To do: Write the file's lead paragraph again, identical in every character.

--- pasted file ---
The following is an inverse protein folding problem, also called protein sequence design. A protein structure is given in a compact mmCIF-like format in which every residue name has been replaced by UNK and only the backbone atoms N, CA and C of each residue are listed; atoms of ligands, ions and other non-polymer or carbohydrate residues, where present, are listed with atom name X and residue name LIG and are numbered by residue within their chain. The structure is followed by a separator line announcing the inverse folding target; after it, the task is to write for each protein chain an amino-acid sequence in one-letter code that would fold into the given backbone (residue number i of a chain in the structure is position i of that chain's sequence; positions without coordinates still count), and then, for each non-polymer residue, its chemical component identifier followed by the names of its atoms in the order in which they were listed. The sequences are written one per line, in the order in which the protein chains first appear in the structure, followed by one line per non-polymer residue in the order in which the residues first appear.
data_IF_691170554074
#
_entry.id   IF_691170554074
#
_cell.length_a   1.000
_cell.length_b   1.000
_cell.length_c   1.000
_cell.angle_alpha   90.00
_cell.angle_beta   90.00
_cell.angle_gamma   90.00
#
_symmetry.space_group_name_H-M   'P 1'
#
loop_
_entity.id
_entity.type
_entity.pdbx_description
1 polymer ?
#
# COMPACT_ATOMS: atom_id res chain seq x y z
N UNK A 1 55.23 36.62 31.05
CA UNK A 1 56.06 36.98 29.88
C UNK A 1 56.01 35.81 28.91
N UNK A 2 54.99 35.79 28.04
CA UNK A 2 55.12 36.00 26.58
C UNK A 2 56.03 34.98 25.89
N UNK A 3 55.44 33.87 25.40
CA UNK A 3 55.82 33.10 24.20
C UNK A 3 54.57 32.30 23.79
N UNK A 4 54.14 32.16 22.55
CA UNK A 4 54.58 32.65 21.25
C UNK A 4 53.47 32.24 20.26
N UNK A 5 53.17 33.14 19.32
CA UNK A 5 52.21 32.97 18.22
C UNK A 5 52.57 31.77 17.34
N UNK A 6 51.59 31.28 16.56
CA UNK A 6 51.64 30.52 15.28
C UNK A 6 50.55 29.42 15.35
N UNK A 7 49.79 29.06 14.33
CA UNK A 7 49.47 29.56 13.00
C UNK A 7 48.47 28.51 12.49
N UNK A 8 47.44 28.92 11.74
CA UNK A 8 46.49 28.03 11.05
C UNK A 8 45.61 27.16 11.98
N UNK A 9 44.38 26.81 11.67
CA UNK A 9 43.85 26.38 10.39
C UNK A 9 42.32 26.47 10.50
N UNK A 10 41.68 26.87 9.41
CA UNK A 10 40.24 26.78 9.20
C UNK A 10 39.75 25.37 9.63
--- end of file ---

The following is an inverse protein folding problem, also called protein sequence design. A protein structure is given in a compact mmCIF-like format in which every residue name has been replaced by UNK and only the backbone atoms N, CA and C of each residue are listed; atoms of ligands, ions and other non-polymer or carbohydrate residues, where present, are listed with atom name X and residue name LIG and are numbered by residue within their chain. The structure is followed by a separator line announcing the inverse folding target; after it, the task is to write for each protein chain an amino-acid sequence in one-letter code that would fold into the given backbone (residue number i of a chain in the structure is position i of that chain's sequence; positions without coordinates still count), and then, for each non-polymer residue, its chemical component identifier followed by the names of its atoms in the order in which they were listed. The sequences are written one per line, in the order in which the protein chains first appear in the structure, followed by one line per non-polymer residue in the order in which the residues first appear.